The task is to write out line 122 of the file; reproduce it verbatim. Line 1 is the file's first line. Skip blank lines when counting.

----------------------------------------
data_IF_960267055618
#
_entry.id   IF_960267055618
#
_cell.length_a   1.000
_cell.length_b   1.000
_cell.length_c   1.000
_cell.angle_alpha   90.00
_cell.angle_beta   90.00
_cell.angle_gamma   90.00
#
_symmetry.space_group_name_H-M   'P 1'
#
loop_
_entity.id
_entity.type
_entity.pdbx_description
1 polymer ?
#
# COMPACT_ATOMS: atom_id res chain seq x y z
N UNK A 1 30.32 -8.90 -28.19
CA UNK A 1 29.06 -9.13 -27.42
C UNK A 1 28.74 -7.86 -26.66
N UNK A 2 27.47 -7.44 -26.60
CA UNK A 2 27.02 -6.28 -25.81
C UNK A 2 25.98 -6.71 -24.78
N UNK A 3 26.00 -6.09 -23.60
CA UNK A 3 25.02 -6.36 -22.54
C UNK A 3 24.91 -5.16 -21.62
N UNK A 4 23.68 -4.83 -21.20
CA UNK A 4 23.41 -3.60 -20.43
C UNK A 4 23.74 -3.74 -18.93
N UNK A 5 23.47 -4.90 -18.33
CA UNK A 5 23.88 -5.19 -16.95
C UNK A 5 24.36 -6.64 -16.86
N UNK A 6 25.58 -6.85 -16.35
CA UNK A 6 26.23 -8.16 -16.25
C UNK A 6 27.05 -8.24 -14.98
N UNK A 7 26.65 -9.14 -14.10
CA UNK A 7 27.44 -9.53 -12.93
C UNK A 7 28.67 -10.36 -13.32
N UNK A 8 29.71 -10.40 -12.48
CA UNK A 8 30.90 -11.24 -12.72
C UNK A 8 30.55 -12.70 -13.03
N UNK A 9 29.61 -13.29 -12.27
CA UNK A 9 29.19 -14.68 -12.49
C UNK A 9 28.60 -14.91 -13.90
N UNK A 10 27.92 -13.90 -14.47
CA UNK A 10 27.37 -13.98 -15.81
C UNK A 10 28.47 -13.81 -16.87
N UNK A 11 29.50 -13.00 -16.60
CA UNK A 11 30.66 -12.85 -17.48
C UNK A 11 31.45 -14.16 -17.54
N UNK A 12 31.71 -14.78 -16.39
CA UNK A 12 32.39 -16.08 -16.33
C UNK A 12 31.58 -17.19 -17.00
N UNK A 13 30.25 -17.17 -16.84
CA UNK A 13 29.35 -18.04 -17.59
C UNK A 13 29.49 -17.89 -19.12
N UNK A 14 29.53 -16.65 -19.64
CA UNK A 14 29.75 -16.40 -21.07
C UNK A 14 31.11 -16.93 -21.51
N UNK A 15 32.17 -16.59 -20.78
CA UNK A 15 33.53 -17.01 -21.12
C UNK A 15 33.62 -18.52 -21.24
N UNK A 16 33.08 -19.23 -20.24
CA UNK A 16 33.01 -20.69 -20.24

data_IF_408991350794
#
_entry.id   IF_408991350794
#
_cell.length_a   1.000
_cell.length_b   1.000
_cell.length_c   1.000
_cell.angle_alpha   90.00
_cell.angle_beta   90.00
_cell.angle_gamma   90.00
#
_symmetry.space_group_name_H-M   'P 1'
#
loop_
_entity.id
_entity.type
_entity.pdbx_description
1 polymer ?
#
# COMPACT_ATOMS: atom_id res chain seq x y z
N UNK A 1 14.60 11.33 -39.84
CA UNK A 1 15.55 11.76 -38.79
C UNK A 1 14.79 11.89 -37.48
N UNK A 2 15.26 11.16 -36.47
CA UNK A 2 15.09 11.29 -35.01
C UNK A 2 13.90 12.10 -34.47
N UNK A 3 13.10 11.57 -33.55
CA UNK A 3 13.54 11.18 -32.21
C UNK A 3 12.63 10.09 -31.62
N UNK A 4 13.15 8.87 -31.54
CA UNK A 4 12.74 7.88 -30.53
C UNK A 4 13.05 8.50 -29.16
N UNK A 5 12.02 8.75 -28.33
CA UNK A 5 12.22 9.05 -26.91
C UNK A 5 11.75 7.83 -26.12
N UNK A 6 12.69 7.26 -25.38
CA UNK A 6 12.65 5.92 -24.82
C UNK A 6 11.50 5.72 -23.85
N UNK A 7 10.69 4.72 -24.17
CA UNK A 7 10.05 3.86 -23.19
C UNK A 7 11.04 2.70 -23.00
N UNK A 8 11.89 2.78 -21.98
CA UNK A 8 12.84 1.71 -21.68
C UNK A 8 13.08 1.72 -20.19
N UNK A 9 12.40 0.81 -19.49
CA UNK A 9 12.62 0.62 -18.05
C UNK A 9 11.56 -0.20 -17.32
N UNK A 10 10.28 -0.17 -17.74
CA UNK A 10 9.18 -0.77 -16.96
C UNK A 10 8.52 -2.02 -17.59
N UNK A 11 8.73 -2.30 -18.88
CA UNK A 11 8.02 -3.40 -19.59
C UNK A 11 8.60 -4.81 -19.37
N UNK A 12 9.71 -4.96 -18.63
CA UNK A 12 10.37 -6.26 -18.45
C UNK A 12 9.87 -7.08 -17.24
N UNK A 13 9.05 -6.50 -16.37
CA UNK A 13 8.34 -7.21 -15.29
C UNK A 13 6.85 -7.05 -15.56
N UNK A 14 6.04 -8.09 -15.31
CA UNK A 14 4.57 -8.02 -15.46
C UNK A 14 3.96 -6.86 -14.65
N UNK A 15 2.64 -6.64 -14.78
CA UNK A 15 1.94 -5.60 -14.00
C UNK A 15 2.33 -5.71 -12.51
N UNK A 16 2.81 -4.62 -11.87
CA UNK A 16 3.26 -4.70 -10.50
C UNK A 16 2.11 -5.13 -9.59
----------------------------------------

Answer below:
CA UNK A 12 10.37 -6.26 -18.45